Friday, June 20, 2014

Day 224 - June 12th

Moody’s Landing, Mississippi
I actually managed to rise close to 5:30 a.m. this morning! Waking when it’s cool and only just beginning to see light is a welcome change. Dew clings to my tent and sleeping bag as I brew coffee to clear my eyes. Birds twitter sonorously from the pines on the either side of the bridge I am camped beneath. A small brown creek runs nearby. I’m on the border of the De Soto National Forest and magnificent pine trees span densely into the sky, surrounding the homes and trailers and sprinkled alongside the backroads I spend all day walking.

I’m not gonna lie, I made some serious mileage today. But I had to if I was to get back on track. Yesterday I took several wrong turns and it took several times asking locals for directions before I felt confident I could make it to the other side of the forest. Many of the houses out here are quite nice and well-to-do, expansive country manors or pastoral brick homes, although you do see trailers and the occasional abandoned house. One trailer was hardly bigger than the bed of a truck. I doubt a fully grown adult could stand up inside. There are also a lot of Tea Party signs planted on front lawns. I’m aware of the heated primary battle between the incumbent Republican Thad Cochran and the rising Tea Party star Chris McDaniel. Nary a whiff of a Democrat in this reddest of red states.

Around 3:00 p.m., roughly 8 hours into the walk, I met a gentleman named Neil who was curious about what I was doing and we had a very pleasant roadside dialogue for a few minutes. Shortly afterwards, I came across a campground named Moody’s Landing. I decided to halt for the evening when I spied the water faucet. Unlimited water is a huge draw. I tested it and cold water gushed freely into my palms. I wet my hair and face and drank my fill. The stone tables were also attractive (I miss tables for writing) but it was preposterously difficult writing outside due to the teeming multitude of carnivorous insects: mosquitoes, deer flies, bright-orange biting flies and –worst of all—a near invisible cloud of no-see-‘ums. I can’t fathom a more annoying insect. They are smaller and more numerous than fleas. The pain their bite inflicts is completely disproportional to their size. They leave red welts the size of a hole-punch. I don’t understand how these black specks hovering around my exposed arms can even support wings, much less biological programming to exist. How do they know where I am—scent, heat, vision, air currents? I hate them.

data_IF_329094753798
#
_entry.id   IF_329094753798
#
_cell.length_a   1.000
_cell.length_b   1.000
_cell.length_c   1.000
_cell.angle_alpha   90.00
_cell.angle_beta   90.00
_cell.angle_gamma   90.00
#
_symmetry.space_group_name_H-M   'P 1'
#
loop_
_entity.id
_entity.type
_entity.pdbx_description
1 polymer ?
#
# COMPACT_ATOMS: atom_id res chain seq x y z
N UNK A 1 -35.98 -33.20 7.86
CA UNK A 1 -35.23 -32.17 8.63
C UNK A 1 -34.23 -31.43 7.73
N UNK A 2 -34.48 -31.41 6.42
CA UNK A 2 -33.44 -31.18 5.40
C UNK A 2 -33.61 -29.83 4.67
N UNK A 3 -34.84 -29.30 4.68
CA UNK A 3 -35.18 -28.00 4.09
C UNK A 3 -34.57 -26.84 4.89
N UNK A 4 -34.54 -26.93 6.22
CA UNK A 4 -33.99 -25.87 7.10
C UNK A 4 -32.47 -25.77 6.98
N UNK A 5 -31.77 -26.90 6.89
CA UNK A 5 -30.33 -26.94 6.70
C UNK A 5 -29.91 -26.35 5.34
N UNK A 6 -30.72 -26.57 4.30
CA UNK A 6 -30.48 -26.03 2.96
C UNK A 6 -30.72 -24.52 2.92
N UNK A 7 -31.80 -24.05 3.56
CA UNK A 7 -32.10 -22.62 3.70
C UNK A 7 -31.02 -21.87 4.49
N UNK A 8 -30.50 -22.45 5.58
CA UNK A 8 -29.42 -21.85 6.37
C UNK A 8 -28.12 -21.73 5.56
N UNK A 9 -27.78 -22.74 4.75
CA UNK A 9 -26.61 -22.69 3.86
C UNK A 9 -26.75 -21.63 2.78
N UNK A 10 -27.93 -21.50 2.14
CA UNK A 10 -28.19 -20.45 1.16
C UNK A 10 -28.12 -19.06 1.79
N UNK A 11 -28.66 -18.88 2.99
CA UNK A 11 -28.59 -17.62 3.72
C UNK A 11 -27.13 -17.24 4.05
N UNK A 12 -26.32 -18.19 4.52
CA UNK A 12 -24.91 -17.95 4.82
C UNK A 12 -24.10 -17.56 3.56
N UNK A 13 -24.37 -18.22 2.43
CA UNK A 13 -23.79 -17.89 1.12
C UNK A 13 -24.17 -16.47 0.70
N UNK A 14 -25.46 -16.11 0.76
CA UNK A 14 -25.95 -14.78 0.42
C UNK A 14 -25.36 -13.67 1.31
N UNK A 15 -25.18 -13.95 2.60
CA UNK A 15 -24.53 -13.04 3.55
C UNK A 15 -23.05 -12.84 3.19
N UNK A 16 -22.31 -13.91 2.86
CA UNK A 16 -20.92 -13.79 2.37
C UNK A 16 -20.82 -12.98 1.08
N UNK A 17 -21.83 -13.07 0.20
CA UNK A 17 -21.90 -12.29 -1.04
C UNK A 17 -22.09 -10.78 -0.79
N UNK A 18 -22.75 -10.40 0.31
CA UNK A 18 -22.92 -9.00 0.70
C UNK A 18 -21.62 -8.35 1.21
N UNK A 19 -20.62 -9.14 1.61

When I wasn’t writing, I played with ants. I like to pit the invasive fire ants against the carpenter ants. Generally, the fire ants are smaller but more numerous whereas the carpenter ants usually only have solitary scouts foraging for food during the day. The carpenter ants are super ants, way bigger, stronger and faster, but the fire ants seem to have the upper hand because of their virulent venom. I was dropping dead biting flies I’d swatted by ants and watching the two species vie for control of the meal. Every time the bulky carpenter ant darted in to grab the fly, one of the three fire ants would defend and inject its venom. After receiving a few bites, the harvester ant would begin running in circles and stumbling wildly in reaction to the toxins. Once the venom’s effect peaked, the ant would have to spend the next minute or two frantically grooming itself. Then the struggle would resume again. Ultimately, the carpenter ant won the prize. The fire ants got confused at one point about what they were supposed to be doing with the fly and let go. The carpenter ant happened to lunge for it then, snatched up the fly and sped off, presumably to its home base.

An amazing silk capsule of caterpillars I found in a tree alongside the road!

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